Dissociable effects of acute SSRI (escitalopram) on executive, learning and emotional functions in healthy humans.
Deakin, Julia B
Springer Science and Business Media LLC
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Skandali, N., Rowe, J., Voon, V., Deakin, J. B., Cardinal, R., Cormack, F., Passamonti, L., et al. (2018). Dissociable effects of acute SSRI (escitalopram) on executive, learning and emotional functions in healthy humans.. Neuropsychopharmacology, 43 (13), 2645-2651. https://doi.org/10.1038/s41386-018-0229-z
Serotonin is implicated in multiple executive functions including goal-directed learning, cognitive flexibility, response inhibition and emotional regulation. These functions are impaired in several psychiatric disorders, such as depression and obsessive-compulsive disorder. We tested the cognitive effects of the selective serotonin reuptake inhibitor escitalopram, using an acute and clinically relevant dose (20 mg), in 66 healthy male and female volunteers in a double-blind, placebo-controlled study. Participants performed a cognitive test battery including a probabilistic and reversal learning task, the CANTAB intra-dimensional/extra-dimensional shift test of cognitive flexibility, a response inhibition task with interleaved stop-signal and No-Go trials and tasks measuring emotional processing. We showed that acute escitalopram administration impaired learning and cognitive flexibility, but improved the ability to inhibit responses in stop-signal trials while leaving unaffected acute emotional processing. Our findings suggest a dissociation of effects of acute escitalopram on cognitive functions, possibly mediated by differential modulation of brain serotonin levels in distinct functional neural circuits.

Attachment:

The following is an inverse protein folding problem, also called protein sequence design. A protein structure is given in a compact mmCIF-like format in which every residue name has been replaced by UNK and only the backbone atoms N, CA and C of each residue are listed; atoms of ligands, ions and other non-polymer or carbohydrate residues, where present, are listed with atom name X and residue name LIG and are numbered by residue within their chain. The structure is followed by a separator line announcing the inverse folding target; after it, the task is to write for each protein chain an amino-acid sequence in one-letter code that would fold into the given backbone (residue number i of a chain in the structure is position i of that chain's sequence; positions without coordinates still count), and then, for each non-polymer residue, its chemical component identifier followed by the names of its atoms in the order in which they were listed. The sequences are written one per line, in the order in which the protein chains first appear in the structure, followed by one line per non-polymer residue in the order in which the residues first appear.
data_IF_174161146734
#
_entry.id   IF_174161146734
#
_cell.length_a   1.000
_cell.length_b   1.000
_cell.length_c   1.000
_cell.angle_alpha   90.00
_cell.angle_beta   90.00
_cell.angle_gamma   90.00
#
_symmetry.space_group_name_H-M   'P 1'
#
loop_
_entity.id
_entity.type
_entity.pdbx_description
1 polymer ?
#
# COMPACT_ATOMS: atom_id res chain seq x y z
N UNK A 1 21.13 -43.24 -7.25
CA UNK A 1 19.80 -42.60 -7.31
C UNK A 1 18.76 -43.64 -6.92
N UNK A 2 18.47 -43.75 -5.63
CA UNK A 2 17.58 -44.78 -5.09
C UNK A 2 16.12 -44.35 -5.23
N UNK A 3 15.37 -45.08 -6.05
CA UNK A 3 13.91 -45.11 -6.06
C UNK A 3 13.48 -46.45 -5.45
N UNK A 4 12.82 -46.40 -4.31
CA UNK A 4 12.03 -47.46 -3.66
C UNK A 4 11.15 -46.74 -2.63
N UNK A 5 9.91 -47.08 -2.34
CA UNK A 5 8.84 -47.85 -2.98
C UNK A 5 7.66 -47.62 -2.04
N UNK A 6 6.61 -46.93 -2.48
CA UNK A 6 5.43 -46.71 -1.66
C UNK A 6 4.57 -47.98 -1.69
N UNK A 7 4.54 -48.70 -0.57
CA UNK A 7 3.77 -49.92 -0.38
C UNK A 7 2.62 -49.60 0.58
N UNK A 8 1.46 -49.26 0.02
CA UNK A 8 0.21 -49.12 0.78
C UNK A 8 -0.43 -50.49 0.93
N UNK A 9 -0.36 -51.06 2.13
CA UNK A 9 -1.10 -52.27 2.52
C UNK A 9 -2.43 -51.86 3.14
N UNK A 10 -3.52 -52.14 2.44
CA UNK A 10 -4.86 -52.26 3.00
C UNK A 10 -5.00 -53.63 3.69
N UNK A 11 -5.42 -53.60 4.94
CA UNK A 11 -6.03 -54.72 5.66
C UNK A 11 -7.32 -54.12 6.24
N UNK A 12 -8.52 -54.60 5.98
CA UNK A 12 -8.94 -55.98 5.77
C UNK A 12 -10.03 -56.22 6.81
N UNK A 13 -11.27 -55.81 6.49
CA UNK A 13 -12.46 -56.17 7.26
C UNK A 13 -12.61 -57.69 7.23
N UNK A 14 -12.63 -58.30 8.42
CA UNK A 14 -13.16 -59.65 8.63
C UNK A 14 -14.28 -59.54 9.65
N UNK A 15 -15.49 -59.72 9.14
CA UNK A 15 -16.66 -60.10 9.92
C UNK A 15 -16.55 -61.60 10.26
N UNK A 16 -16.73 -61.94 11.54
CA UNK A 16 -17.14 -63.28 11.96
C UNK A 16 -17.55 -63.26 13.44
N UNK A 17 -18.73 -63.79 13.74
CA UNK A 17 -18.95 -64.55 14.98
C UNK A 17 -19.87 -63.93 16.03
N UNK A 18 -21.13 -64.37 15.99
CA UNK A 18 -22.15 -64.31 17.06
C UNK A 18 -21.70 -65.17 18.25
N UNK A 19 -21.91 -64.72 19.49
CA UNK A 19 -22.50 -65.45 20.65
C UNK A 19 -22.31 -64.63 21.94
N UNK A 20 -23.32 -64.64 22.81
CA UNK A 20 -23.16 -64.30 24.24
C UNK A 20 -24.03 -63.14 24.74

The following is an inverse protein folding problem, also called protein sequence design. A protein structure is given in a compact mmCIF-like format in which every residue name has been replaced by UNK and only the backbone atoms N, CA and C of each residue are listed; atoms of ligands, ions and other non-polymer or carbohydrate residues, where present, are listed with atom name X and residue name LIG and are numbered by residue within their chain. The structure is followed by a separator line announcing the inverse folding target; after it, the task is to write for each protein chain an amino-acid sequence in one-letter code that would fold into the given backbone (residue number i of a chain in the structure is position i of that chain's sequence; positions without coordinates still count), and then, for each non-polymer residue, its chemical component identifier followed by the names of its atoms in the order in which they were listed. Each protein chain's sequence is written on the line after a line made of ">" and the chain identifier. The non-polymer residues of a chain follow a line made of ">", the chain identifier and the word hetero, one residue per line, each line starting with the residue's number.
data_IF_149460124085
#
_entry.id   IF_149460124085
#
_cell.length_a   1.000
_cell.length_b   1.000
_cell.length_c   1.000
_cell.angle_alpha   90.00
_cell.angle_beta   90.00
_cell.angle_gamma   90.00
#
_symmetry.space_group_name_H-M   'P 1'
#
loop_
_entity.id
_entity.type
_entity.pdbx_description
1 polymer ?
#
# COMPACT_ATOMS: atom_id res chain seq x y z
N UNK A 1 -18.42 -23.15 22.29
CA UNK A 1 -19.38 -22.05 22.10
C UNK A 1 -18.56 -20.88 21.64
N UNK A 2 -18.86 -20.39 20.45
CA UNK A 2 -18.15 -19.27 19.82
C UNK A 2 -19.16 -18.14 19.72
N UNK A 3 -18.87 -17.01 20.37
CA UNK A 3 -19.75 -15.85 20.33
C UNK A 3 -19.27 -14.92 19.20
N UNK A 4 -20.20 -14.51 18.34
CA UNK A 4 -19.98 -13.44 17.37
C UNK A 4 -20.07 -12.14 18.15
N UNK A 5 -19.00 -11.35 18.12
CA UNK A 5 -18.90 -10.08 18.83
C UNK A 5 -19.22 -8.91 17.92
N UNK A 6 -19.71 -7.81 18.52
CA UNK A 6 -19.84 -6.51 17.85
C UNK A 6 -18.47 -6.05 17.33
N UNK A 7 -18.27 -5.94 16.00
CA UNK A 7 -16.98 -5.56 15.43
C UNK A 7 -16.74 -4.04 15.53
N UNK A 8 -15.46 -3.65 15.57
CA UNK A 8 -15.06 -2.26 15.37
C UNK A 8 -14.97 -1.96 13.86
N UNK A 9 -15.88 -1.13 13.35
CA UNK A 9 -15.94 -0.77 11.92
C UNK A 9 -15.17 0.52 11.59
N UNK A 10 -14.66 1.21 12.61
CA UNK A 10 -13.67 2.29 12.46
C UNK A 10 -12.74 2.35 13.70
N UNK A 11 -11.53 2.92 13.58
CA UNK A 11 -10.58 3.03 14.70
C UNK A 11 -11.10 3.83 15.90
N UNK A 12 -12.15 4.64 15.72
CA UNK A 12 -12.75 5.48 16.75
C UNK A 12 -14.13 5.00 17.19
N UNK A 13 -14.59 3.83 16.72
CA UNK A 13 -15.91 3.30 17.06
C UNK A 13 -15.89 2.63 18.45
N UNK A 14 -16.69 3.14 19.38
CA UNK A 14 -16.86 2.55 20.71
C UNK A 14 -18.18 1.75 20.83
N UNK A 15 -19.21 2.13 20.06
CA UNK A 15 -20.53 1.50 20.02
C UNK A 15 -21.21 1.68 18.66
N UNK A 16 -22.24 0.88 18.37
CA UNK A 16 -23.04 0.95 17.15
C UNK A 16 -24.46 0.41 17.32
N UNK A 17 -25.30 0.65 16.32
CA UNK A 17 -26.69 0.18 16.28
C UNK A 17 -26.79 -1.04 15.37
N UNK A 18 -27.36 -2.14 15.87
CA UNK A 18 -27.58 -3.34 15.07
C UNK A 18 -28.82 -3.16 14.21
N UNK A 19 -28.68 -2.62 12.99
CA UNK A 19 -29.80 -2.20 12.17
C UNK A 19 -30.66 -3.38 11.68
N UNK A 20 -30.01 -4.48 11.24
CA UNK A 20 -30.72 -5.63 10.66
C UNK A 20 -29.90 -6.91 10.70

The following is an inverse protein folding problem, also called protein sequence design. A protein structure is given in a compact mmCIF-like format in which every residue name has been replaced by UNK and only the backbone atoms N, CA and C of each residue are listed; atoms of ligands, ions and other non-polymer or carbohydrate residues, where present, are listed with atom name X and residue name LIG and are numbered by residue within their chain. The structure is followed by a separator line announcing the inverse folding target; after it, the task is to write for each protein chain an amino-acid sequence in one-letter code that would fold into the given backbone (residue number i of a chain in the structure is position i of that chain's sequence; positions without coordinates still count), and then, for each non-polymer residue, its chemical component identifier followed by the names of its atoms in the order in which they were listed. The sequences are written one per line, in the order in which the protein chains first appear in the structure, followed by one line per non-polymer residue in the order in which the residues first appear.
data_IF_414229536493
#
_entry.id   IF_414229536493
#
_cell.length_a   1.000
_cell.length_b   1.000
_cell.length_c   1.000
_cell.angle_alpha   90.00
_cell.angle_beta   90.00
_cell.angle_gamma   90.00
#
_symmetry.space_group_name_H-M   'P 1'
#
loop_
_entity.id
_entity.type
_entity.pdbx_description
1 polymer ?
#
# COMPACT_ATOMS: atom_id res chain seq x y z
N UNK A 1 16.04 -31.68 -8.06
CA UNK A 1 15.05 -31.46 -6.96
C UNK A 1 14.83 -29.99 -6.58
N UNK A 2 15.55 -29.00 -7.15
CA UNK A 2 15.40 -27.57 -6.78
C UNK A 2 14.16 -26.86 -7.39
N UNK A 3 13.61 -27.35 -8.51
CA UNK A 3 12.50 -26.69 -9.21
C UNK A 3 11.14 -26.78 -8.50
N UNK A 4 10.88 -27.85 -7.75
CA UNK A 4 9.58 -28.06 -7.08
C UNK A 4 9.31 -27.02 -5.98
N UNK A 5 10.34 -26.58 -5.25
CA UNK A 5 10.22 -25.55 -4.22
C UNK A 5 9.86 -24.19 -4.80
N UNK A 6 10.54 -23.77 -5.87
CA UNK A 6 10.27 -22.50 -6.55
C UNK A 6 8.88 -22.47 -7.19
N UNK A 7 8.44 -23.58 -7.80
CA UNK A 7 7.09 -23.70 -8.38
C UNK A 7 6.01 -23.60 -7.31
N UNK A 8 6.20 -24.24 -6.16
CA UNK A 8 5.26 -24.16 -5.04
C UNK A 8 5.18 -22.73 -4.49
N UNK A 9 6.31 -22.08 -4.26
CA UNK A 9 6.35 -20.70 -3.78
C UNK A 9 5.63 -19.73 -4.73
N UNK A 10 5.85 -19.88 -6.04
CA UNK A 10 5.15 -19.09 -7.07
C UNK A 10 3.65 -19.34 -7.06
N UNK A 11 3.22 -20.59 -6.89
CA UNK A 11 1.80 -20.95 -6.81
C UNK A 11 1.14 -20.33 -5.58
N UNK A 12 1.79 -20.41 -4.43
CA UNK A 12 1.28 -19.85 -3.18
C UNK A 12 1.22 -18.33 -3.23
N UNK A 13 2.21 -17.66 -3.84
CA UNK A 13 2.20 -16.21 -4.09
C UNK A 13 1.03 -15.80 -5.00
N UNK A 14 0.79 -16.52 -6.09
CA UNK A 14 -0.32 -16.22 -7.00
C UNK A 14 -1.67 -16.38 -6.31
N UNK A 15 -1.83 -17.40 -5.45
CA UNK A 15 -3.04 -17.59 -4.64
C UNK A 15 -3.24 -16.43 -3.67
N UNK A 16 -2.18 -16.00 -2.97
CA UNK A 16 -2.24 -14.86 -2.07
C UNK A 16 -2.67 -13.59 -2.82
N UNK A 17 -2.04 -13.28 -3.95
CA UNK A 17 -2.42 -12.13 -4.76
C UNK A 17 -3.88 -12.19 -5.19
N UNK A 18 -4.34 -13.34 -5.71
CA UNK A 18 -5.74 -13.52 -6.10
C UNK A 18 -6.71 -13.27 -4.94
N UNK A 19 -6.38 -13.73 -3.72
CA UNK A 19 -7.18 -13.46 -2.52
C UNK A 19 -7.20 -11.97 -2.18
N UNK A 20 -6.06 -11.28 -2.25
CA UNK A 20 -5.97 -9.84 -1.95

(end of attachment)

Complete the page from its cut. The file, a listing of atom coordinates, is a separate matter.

Humans, Citalopram, Serotonin Uptake Inhibitors, Double-Blind Method, Emotions, Cognition, Reversal Learning, Dissociative Disorders, Adult, Female, Male, Young Adult, Executive Function
This work was supported by a Wellcome Trust Senior Investigator Award to TW Robbins (104631/Z/14/Z) and by the NIHR Cambridge Biomedical Research Centre (Mental Health theme). NS was supported by a Medical Research Council Doctoral Grant Studentship (1432057), JBR by the Wellcome Trust (103838), VV by a Medical Research Council Senior Fellowship (MR/P008747/1), SCR by a Wellcome Trust Clinical Fellowship (110049/Z/15/Z), LP by the Medical Research Council (MR/P01271X/1) and FC employed by Cambridge Cognition. JBR received research grants unrelated to this work from Medical Research Council, James S McDonnell Foundation, PSPAssociation, AZ-Medimmune, Janssen and Lilly, and served as editor for Brain. RR received a grant (16KNO16238) by the Federal Ministry for Economic Affairs and Energy. BJS Consults for Cambridge Cognition, PEAK and Mundipharma, SRC for Cambridge Cognition and Shire, and TWR for Cambridge Cognition, Mundipharma and Unilever, has held research grants from Shionogi and Lundbeck and receives Royalties for CANTAB.
Wellcome Trust (104631/Z/14/Z)
Medical Research Council (MR/M009041/1)
Wellcome Trust (110049/Z/15/Z)
Medical Research Council (MC_U105597119)
Medical Research Council (MR/M024873/1)
Medical Research Council (MC_PC_17213)
Medical Research Council (MC_UU_00005/12)
External DOI: https://doi.org/10.1038/s41386-018-0229-z
This record's URL: https://www.repository.cam.ac.uk/handle/1810/285448
Attribution 4.0 International
Licence URL: https://creativecommons.org/licenses/by/4.0/